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When 3 Producers Drop 3 Dope EPs

2016 will go down in history as the year of dope EPs, from Davido’s Son of Mercy to Burna Boy’s Redemption. However it was the silent producers behind some of our beloved hit songs from our favourite artistes who ruled the roost. This blog post is an ode to 3 dope producers: Blinky, DJ Maphorisa and Maleekberry. It’s your turn to shine!

1.We Cut Keys While You Wait (Blinky Bill) – 2016

img_9346For those who don’t reckon renowned Kenyan multi-talented artiste Blinky Bill – start to get your facts. He’s a founding member of Kenya’s most successful house/funk/disco band Just-A-Band (JAB). Alongside former JAB member Jim Chuchu, he produced almost, if not all, of JAB’s discography, and the albums: Sorry for the Delay, 82 and Scratch to Reveal. Last year, JAB announced a break – a move that broke the hearts of many JAB fans (including me). Fear as to what will happen to their legacy is now a thing of the past as the group has since cemented it all in writing through the launch of their own book cleverly titled Just A Book. Blinky’s EP We Cut Keys While You Wait dropped in August. With features, Blinky likes to call key cutters, including former Camp Mulla rapper ShappaMan, soulful daughter of legendary singer Sal Davis – Maia Von Lekow, the most underrated Kenyan power vocalist Sage and JAB member Nairobidhobi – this is solid backing into his solo entrant into the game. It’s electronic, sometimes reminiscent of JAB but mostly fun, melodious and good vibes. Love them all but have to pick Wacha Maneno with ShappaMan as my stand out track.

I wrote about Why Just A Band can’t wrap things up yet.

2. Last Daze of Summer (Maleekberry) – 2016

maleek-berryMaleekberry is the genius feel-good Nigerian producer responsible for producing classic tracks from some top Nigerian artistes. Among hit songs he produced include Runtown’s Lagos to Kampala and Walahi, Wizkid’s The Matter and Wande Coal’s Weekend. What most of us never knew about Maleekberry was that he is a dope artiste by his own right. In the words of Gidi Culture Festival, he’s a “a triple threat producer, singer and songwriter,” adding, “Drawing influences from his Nigerian heritage and his British staple, he has created his own sound that no doubt will add some sauce to the fast moving African music movement globally.” I always prayed that he would one day drop a solo record and so when Last Daze of Summer dropped in September, it didn’t come to me as a surprise. Apart from Eko Miami featuring Geko (please who is this?), Maleekberry doesn’t flaunt his famous friends in music in this EP by inviting them to collaborate – a show that he’s stand-alone in any situation. This afro-pop EP has a touch of Burna Boy’s inimitable style and a touch of London’s underground indie soul music movement. It’s so hard for me to choose my standout track. I’ll pick Kontrol only because of it’s video’s eclectic and radiant creative direction. As we put a face to the name and beats, you can see Maleekberry taking control of his new image, and showing off his cool dance moves.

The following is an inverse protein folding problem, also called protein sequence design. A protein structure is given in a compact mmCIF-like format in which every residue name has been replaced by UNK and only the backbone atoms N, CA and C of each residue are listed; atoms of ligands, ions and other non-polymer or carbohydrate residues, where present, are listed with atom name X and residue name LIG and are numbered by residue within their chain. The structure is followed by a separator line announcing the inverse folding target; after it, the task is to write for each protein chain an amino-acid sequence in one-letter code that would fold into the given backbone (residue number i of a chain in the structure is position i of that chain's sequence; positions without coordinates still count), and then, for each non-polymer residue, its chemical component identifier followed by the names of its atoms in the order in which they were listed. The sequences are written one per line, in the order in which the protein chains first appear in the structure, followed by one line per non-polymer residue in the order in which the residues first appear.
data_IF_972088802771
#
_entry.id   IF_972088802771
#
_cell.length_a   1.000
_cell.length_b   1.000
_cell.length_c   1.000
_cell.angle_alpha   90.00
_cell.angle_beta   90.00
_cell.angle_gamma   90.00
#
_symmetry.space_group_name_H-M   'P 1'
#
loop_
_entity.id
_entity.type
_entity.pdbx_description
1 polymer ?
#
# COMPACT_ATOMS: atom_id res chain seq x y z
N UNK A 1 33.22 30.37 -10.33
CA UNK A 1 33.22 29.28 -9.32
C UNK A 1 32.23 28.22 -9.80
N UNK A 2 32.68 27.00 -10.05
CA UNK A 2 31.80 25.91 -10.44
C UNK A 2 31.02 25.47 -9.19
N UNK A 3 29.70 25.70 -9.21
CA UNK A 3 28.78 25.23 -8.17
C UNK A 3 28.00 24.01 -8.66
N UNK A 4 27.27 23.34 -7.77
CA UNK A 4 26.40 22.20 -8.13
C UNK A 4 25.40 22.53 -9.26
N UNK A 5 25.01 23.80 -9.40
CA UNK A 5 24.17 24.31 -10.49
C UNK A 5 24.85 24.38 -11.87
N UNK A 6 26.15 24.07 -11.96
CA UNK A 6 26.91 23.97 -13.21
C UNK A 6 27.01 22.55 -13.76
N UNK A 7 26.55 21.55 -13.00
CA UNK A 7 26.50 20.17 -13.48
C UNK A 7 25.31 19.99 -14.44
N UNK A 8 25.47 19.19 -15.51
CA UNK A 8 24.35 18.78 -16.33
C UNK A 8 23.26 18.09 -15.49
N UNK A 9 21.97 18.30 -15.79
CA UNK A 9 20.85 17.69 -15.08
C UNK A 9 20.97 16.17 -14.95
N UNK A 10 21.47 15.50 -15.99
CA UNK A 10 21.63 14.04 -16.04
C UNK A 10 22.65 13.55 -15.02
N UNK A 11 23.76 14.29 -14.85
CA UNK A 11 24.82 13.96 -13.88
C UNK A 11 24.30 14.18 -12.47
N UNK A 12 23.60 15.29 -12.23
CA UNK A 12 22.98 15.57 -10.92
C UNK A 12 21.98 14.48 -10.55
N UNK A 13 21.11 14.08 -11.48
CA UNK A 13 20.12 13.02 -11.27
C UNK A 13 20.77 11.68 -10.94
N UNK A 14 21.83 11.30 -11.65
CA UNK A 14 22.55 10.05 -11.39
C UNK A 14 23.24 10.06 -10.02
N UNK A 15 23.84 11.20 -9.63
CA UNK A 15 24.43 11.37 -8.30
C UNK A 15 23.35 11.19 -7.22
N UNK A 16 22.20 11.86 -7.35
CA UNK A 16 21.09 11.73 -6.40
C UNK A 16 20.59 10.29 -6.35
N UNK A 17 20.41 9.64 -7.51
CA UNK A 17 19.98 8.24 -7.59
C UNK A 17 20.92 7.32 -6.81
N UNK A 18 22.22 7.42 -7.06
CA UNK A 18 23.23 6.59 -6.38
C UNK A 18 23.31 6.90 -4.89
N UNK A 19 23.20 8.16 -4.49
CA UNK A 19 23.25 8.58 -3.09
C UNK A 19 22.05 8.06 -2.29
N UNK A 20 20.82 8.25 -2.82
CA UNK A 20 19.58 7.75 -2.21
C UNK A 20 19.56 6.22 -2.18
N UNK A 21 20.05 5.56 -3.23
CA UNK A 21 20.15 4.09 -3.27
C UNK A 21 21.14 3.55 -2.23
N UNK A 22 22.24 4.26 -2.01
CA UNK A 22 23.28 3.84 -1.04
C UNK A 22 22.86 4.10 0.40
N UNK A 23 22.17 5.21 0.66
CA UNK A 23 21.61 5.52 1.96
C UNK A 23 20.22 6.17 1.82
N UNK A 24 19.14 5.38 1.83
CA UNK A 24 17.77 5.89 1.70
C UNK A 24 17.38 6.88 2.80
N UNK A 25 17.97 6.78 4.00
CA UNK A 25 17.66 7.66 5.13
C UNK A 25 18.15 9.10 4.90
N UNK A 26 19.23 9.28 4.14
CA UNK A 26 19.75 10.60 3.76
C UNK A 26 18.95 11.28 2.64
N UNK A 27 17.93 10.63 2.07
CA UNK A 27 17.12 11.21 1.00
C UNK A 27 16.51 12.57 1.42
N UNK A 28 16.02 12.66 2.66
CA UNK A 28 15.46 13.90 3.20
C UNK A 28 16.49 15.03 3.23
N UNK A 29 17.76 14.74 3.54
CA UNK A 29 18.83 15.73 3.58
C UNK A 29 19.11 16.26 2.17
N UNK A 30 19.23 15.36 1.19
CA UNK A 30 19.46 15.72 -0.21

3. Blaqboy EP (DJ Maphorisa) – 2016

img_9347DJ Maphorisa of South African music group – Uhuru has in the last couple of years proved himself to be a strong independent artiste and one of Africa’s most influential music producers. He has produced gems like Yuri da Cunha’s Atchu Tchutcha featuring himself, Mafikizolo’s Khona, Happiness and Colours of Africa. When the world thought that Maphorisa’s pan-African hit release Soweto Baby, and co-producing Drake and Wizkid’s global hit One Dance were highlights enough for this year, he went on to be a major producer on Coke Studio Africa’s fourth season before dropping his solo project – The Blaqboy EP. Featuring Africa’s new kids on the block like Tanzanian pop diva Vanessa Mdee, South Africa’s rappers Mtee and Maggz, and Nigeria’s dancehall king Patoranking and rapper YCEE – the curation of collaborators on this EP alone is a solid 100% The best thing about the EP is it doesn’t sound like what you would expect—that very heavy Kwaito beat we know Maphorisa for. This is his big return to his founding genres of hip-hop & rap, and him probably telling he world that he’s more than just some type of African sound, but a collector and emitter of talent.

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Retracing South Africa’s History: Visiting Apartheid Museum (Part I)

fullsizerender-1On a fine Tuesday, I arrive at South Africa’s Apartheid Museum, situated in Johannesburg’s Northern Park Way and Gold Reed Road at The Complex at about 10.30 a.m. Picture taking at the museum isn’t allowed – bummer for the journalist in me. I am sure I will be writing a lot of notes and sneaking some pictures here and there. Opened in 2001, the museum digs deep into South Africa’s history and the apartheid regime (1948 – 1994), and how it exalted segregation and white minority rule.

Apartheid is a system of segregation or discrimination from certain rights, associations and movements on grounds of race (white persons, black persons and other non-white people and ethnic groups).